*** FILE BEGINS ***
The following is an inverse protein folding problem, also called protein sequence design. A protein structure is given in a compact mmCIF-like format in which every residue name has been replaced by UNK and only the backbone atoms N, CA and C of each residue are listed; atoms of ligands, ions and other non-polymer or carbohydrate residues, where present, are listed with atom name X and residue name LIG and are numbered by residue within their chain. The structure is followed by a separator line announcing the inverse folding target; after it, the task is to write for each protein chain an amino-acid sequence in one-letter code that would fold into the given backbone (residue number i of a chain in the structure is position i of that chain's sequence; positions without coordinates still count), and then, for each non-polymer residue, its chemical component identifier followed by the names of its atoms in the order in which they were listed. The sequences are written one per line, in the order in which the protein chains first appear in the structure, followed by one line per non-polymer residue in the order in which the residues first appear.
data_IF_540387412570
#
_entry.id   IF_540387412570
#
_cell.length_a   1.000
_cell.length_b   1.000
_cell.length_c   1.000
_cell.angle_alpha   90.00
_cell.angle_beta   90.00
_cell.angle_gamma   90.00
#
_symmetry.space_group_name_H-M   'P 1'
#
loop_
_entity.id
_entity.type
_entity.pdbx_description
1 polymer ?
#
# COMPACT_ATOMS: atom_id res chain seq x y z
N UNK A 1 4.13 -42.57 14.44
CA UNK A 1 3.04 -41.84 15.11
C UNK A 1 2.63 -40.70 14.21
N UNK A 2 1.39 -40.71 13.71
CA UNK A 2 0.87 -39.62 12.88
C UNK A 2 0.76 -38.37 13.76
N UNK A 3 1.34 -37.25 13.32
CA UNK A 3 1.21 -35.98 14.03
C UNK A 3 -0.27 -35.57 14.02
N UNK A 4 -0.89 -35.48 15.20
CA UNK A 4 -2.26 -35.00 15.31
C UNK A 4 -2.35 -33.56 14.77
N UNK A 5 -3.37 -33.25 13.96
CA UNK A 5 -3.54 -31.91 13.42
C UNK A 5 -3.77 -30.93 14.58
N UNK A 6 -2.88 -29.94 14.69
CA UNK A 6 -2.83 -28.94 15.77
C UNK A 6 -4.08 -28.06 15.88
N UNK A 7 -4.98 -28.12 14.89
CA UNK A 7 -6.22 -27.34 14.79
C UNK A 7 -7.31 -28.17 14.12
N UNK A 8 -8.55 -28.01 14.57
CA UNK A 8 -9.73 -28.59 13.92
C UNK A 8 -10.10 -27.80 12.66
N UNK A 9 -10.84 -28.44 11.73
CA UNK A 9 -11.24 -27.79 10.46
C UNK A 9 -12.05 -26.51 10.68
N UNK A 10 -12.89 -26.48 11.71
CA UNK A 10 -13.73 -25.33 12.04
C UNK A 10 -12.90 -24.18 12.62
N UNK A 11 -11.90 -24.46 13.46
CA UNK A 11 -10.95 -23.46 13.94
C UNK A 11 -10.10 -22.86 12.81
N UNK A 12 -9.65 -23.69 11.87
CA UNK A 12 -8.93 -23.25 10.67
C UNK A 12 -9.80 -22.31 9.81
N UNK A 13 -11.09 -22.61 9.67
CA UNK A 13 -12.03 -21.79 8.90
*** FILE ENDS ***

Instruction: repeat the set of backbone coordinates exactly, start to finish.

The following is an inverse protein folding problem, also called protein sequence design. A protein structure is given in a compact mmCIF-like format in which every residue name has been replaced by UNK and only the backbone atoms N, CA and C of each residue are listed; atoms of ligands, ions and other non-polymer or carbohydrate residues, where present, are listed with atom name X and residue name LIG and are numbered by residue within their chain. The structure is followed by a separator line announcing the inverse folding target; after it, the task is to write for each protein chain an amino-acid sequence in one-letter code that would fold into the given backbone (residue number i of a chain in the structure is position i of that chain's sequence; positions without coordinates still count), and then, for each non-polymer residue, its chemical component identifier followed by the names of its atoms in the order in which they were listed. The sequences are written one per line, in the order in which the protein chains first appear in the structure, followed by one line per non-polymer residue in the order in which the residues first appear.
data_IF_540387412570
#
_entry.id   IF_540387412570
#
_cell.length_a   1.000
_cell.length_b   1.000
_cell.length_c   1.000
_cell.angle_alpha   90.00
_cell.angle_beta   90.00
_cell.angle_gamma   90.00
#
_symmetry.space_group_name_H-M   'P 1'
#
loop_
_entity.id
_entity.type
_entity.pdbx_description
1 polymer ?
#
# COMPACT_ATOMS: atom_id res chain seq x y z
N UNK A 1 4.13 -42.57 14.44
CA UNK A 1 3.04 -41.84 15.11
C UNK A 1 2.63 -40.70 14.21
N UNK A 2 1.39 -40.71 13.71
CA UNK A 2 0.87 -39.62 12.88
C UNK A 2 0.76 -38.37 13.76
N UNK A 3 1.34 -37.25 13.32
CA UNK A 3 1.21 -35.98 14.03
C UNK A 3 -0.27 -35.57 14.02
N UNK A 4 -0.89 -35.48 15.20
CA UNK A 4 -2.26 -35.00 15.31
C UNK A 4 -2.35 -33.56 14.77
N UNK A 5 -3.37 -33.25 13.96
CA UNK A 5 -3.54 -31.91 13.42
C UNK A 5 -3.77 -30.93 14.58
N UNK A 6 -2.88 -29.94 14.69
CA UNK A 6 -2.83 -28.94 15.77
C UNK A 6 -4.08 -28.06 15.88
N UNK A 7 -4.98 -28.12 14.89
CA UNK A 7 -6.22 -27.34 14.79
C UNK A 7 -7.31 -28.17 14.12
N UNK A 8 -8.55 -28.01 14.57
CA UNK A 8 -9.73 -28.59 13.92
C UNK A 8 -10.10 -27.80 12.66
N UNK A 9 -10.84 -28.44 11.73
CA UNK A 9 -11.24 -27.79 10.46
C UNK A 9 -12.05 -26.51 10.68
N UNK A 10 -12.89 -26.48 11.71
CA UNK A 10 -13.73 -25.33 12.04
C UNK A 10 -12.90 -24.18 12.62
N UNK A 11 -11.90 -24.46 13.46
CA UNK A 11 -10.95 -23.46 13.94
C UNK A 11 -10.10 -22.86 12.81
N UNK A 12 -9.65 -23.69 11.87
CA UNK A 12 -8.93 -23.25 10.67
C UNK A 12 -9.80 -22.31 9.81
N UNK A 13 -11.09 -22.61 9.67
CA UNK A 13 -12.03 -21.79 8.90